Elizabeth I was crowned Queen of England on January 15th, 462 years ago.
During her reign, Elizabeth I oversaw a period remembered fondly as the Golden Age. She has gone down in history as a successful monarch who brought stability to a weak, impoverished country, after the chaotic leadership of Henry VIII and his string of successors. But was she really the great Queen that many say she was? Here are some reasons to question her place in history.
Mary Queen of Scots was the next in line to the English throne. This would lead to Elizabeth keeping her under house arrest for nineteen years, after which she was accused of complicity in a plot to murder Elizabeth, in 1586. Mary was beheaded soon after, on the 8th February 1587. This episode suggests Elizabeth I was an indecisive and paranoid monarch.
There were four big plots against Elizabeth I; the Northern Earls Rebellion in 1569, The Ridolfi Plot in 1571, The Throckmorton Plot in 1583 and The Babington Plot in 1586. These rebels wanted to return England to Catholic rule. But the plots were unsuccessful, and the rebels killed or imprisoned.
Elizabeth’s reign lasted for 45 years.
Elizabeth received guidance from a ring of advisors that included William Cecil and Robert Dudley. Some have accused her of being manipulated by the men in her government. However, there is just as much if not more evidence to counter that she was a strong-willed, intelligent woman (she spoke five languages) who always had the final say.
Elizabeth died a “Virgin Queen” with no husband or heir to the throne. This caused a lot of public and governmental anxiety. Ultimately, it is because she was independent and dedicated to her country that we remember her as a great monarch.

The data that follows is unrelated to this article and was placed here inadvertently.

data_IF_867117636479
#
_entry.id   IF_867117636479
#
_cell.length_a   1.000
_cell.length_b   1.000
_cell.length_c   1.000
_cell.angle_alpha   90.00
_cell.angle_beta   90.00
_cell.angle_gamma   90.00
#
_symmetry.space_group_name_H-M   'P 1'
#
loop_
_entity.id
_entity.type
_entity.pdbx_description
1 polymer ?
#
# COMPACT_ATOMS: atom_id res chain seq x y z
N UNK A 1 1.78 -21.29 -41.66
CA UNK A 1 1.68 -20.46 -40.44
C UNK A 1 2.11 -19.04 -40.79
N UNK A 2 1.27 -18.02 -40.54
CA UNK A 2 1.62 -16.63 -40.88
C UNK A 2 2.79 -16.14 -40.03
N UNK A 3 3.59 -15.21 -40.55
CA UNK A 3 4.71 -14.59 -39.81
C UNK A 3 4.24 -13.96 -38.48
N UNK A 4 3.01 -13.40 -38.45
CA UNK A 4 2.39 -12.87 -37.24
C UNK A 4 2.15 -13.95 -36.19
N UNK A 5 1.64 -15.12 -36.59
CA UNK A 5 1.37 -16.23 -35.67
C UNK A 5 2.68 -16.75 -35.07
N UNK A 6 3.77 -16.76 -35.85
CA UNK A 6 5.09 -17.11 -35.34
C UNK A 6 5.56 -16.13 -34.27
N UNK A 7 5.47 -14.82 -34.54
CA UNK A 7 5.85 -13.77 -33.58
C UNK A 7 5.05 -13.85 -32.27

Some have accused the Queen of vanity. She covered her smallpox scars with white paint, wore a bright red wig and dressed in decadent clothes. However, her appearance was also an excellent form of propaganda. She became a symbol of wealth, authority and power.
Overall, Elizabeth was a strong, complex Queen who oversaw a period of national change. There are reasons to justify many of her perceived flaws, in truth. By the time she died in 1603, Elizabeth had achieved a lot. She managed a stable government, built a strong navy, defeated the Spanish Armada, increased literacy rates, encouraged exploration of the New World and expanded overseas trade.
Georgia is a freelance author and researcher, living and writing in the North West. She is a History graduate with a special interest in diverse histories.